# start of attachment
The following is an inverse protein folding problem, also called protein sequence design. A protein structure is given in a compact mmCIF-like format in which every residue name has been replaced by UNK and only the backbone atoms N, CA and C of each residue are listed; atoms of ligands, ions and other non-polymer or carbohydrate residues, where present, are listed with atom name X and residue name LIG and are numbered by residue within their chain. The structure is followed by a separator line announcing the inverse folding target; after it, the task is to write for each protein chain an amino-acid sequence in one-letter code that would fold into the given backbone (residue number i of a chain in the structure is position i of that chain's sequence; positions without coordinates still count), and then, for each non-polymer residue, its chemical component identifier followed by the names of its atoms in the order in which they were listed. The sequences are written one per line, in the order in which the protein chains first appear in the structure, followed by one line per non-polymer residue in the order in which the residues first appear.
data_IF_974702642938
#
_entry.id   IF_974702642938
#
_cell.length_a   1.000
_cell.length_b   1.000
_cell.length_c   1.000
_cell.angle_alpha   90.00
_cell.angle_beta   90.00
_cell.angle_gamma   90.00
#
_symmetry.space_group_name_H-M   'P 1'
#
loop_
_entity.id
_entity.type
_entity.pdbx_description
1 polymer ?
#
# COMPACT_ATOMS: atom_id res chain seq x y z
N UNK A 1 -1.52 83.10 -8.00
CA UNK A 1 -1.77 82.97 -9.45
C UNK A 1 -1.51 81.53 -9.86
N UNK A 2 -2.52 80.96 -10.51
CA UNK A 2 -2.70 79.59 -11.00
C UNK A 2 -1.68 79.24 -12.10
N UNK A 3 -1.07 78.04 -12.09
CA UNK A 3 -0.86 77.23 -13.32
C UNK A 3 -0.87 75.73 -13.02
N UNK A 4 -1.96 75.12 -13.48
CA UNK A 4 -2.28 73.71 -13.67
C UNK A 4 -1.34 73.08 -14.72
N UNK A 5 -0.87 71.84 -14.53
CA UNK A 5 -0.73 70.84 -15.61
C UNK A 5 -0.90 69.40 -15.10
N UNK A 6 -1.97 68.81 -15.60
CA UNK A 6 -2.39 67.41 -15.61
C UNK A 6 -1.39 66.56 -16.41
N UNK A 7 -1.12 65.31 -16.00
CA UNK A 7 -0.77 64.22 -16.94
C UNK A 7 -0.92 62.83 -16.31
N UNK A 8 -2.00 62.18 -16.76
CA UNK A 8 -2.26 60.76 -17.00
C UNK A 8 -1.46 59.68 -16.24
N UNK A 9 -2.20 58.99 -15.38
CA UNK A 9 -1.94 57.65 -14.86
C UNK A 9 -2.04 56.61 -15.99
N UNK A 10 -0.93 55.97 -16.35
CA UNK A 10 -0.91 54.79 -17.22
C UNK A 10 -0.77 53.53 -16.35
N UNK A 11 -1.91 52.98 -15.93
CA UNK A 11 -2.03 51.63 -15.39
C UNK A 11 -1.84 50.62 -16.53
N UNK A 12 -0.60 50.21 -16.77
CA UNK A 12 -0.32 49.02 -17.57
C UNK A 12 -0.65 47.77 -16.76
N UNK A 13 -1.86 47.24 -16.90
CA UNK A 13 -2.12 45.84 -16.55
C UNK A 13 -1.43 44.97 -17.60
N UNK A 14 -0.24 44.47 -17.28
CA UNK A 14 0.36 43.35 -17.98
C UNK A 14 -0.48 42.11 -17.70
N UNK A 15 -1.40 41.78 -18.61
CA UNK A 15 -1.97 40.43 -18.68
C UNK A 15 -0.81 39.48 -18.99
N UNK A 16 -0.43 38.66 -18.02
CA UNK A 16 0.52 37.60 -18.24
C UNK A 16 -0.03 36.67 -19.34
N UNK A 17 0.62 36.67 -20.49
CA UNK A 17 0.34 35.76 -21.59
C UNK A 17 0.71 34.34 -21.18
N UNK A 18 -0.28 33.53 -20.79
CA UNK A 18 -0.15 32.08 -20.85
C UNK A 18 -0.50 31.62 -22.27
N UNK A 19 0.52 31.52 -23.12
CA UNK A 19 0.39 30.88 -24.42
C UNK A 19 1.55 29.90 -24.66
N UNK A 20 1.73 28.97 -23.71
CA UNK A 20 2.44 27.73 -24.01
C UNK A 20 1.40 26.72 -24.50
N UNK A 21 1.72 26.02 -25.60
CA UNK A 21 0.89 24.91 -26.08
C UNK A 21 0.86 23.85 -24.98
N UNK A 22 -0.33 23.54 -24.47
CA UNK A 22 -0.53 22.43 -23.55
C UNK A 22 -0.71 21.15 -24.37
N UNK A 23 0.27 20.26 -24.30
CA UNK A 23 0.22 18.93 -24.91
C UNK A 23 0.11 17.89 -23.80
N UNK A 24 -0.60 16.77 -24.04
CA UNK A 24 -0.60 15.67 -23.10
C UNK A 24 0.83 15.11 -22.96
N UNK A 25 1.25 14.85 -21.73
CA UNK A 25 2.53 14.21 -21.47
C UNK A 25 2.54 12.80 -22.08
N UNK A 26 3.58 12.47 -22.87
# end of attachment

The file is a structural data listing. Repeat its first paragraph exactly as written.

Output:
The following is an inverse protein folding problem, also called protein sequence design. A protein structure is given in a compact mmCIF-like format in which every residue name has been replaced by UNK and only the backbone atoms N, CA and C of each residue are listed; atoms of ligands, ions and other non-polymer or carbohydrate residues, where present, are listed with atom name X and residue name LIG and are numbered by residue within their chain. The structure is followed by a separator line announcing the inverse folding target; after it, the task is to write for each protein chain an amino-acid sequence in one-letter code that would fold into the given backbone (residue number i of a chain in the structure is position i of that chain's sequence; positions without coordinates still count), and then, for each non-polymer residue, its chemical component identifier followed by the names of its atoms in the order in which they were listed. The sequences are written one per line, in the order in which the protein chains first appear in the structure, followed by one line per non-polymer residue in the order in which the residues first appear.